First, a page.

Due to technical problems, I was unable to feature crime writer Paul D. Brazill on the Crime Cafe podcast. However, in lieu of a recorded interview, I have today a guest interview that I hastily threw together  from the man himself. So … without further ado, here’s our Q & A! 🙂

Q – You have a wonderfully dark sense of humor. What inspires you to write that way?

A – It’s the only way I can write, to be honest. In the north of England most people have a dark sense of humour, I think. In Liverpool they say that ‘You have to laugh, or else you’ll cry.’ I tend to see the ridiculousness of most situations. The absurdity of running around after things and getting nowhere, like life! When I try to play it straight the scenes and situation I write usually go askew.

Q – Do you have any particular favorite crime and/or noir author(s)?

A – Elmore Leonard, Patricia Highsmith, and Jim Thompson were the first ones that really made an impact on me years and years ago. These days there are so many splendid writers around. I particularly like Eva Dolan, Ian Ayris, Cathi Unsworth, and Les Edgerton, for example. All very different flavors. That’s one of the things I like about crime fiction. It’s a broad church. A great home for waifs and strays!

Q – I just finished your latest novel, Too Many Crooks. A five-star read, for my money! Tell us about the book.

A – Thanks very much. I’m glad Too Many Crooks entertained.

Too Many Crooks is a high-octane farce that is set in London England, and Warsaw, Poland. A group of oddball characters try to get their hands on Himmler’s Totenkopfring and they all collide, violently and amusingly (I hope!)

Q – How many novels have you published?

A – My books include Guns Of Brixton and Cold London Blues (published by Caffeine Nights). Kill Me Quick! (published by number Thirteen Press), Too Many Crooks is published by Near To The Knuckle who will republish A Case Of Noir later this year. Plus there’s the short story collections The Last Laugh (All Due Respect) and 13 Shots Of Noir (Untreed Reads). I’ve also self-published The Gumshoe, and Other Brit Grit Yarns, and Roman Dalton – Werewolf PI.

Q – I notice your books sometimes have recurring characters, but far as I know (and correct me, if I’m wrong), they’re not part of a series. Have you ever considered writing series fiction?

A – The characters continue to entertain me so I keep using them. More like a soap opera than a series, really. I like series fiction—Hap and Leonard, Elvis Cole for example—and would certainly like to have a go. Cold London Blues is a loose follow-up to Guns Of Brixton. Very loose, mind you …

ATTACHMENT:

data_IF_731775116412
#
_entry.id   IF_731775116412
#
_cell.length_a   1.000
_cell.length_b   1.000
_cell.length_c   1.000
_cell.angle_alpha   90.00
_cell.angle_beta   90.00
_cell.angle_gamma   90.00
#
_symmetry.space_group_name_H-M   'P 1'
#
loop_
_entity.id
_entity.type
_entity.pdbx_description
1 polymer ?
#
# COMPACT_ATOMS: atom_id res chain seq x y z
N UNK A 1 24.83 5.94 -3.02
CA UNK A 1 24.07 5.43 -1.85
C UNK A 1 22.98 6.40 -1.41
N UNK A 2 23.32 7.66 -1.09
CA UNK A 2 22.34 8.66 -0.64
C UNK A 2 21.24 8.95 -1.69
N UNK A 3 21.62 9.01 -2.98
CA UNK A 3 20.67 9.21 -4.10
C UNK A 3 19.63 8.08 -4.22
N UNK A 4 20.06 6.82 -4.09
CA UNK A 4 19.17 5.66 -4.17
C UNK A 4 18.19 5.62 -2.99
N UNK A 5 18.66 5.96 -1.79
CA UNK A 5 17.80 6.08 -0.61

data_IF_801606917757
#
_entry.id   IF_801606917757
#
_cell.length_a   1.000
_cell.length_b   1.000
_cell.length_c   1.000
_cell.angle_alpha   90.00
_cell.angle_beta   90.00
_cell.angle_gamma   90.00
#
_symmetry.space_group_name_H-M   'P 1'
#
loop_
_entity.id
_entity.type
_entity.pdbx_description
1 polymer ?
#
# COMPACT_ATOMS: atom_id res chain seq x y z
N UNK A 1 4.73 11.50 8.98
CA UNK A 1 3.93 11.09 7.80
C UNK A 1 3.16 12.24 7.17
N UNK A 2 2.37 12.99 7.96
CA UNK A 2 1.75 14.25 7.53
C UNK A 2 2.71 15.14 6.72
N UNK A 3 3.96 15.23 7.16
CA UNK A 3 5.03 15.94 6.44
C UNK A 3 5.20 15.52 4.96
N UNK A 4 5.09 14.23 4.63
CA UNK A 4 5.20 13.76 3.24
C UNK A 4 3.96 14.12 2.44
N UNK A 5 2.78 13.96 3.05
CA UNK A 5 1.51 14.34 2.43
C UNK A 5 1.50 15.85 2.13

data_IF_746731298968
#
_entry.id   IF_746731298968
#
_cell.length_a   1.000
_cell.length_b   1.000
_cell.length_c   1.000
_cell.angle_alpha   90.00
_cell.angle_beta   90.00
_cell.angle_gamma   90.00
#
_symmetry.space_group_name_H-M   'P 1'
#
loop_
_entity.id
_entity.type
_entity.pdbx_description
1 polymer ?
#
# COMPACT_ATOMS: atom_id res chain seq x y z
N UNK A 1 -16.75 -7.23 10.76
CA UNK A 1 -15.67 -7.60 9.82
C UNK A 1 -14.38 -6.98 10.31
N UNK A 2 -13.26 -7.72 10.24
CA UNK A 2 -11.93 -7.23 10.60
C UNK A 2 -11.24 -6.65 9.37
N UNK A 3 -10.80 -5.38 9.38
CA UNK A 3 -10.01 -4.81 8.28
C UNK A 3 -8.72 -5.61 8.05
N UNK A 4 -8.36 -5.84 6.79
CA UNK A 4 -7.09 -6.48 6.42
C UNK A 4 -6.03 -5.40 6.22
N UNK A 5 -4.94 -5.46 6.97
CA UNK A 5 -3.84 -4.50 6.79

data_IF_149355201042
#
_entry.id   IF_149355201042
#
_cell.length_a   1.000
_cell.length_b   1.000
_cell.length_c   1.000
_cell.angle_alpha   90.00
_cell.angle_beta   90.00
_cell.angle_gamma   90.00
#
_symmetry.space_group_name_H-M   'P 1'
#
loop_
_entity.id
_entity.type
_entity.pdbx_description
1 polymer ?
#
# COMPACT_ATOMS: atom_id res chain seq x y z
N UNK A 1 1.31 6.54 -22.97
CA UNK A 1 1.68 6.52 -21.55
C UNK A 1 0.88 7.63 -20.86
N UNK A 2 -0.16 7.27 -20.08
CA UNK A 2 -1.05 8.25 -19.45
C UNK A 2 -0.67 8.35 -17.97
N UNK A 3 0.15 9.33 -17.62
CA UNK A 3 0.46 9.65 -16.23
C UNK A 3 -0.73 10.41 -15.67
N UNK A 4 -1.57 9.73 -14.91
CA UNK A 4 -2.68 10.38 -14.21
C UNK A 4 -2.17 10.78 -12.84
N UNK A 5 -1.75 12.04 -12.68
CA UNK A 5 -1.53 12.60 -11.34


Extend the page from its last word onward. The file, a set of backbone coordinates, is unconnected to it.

Q – You’re originally from Hartlepool, England, but now live in Poland. How—dare I ask—did that come about?

A – I moved from Hartlepool to London and lived there for 10 years. I took a sabbatical from work which included a trip to New York—I got drunk between the moon and New York City. I know it’s crazy but it’s true … Then I did a TEFL [Teaching English as a Foreign Language] course in Madrid and quite quickly got a job in Poland. Here I stay! Unlike Groucho Marx I will join ANY club that will have me as a member.

Q – I was fascinated to see that you once worked in a used record store and was the bassist with a couple of post-punk bands. Your love of music is also obvious from your writing. What’s your favorite music these days and/or musicians?

A – I prove myself to be a man of an uncertain age by mostly listening to the music of my youth and before. I regularly listen to Gary Crowley’s Punk& New Wave Show on Soho Radio. Though people are still making good music: The Band of Holy Joy, Vic Godard, Bowie’s Blackstar.

Funk and northern soul are pretty regular visits as far as genre goes. I’m pretty open to most music, though.

I sometimes listen to music to get into a mood for writing: Television, John Martyn, Magazine, Tom Waits usually work. For the book I’m writing at the moment I’m listening to Ian Dury, Noel Coward and The Divine Comedy.

Q – Along with our shared love of music, I know you’re also a movie fan. What are your favorite films?

A – A lot of boysy stuff like Reservoir Dogs, The Treasure of the Sierra Madre, Goodfellas and The Big Lebowski. British comedy like The Ladykillers, The Lavender Hill Mob. Oddball stuff like The Lair Of the White Worm, Bad Timing, An American Werewolf in London, and Barfly.

Recent re-watches include Tony Hancock’s The Rebel, Detour, The Hit, Funeral In Berlin. Blades Of Glory, Pride, Secrets and Lies.

More recent films that I’ve enjoyed include Super Duper Alice Cooper, Blue Ruin, Green Room, Hell Or High Water, Deadpool.

Q – Have you ever considered who you’d want to play your characters, if your work was adapted for film or TV?

A – For sure, though a lot of those actors are dead! Living character actors I would go for include Stephen Rea, Tim Roth, Brenda Blethyn, Jane Horrocks, Robbie Coltrane, Sarah Lancashire, Eddie Marsan, Rafe Spall—and his dad! —and Lesley Sharp.

Q – Is there anything else you’d like to say that I haven’t asked you?

A – Thanks very much for having me, Debbi!


It was my pleasure, Paul! 🙂

And don’t forget to enter Paul Brazill’s multi-book giveaway right here! Don’t be shy … just click that link! 🙂


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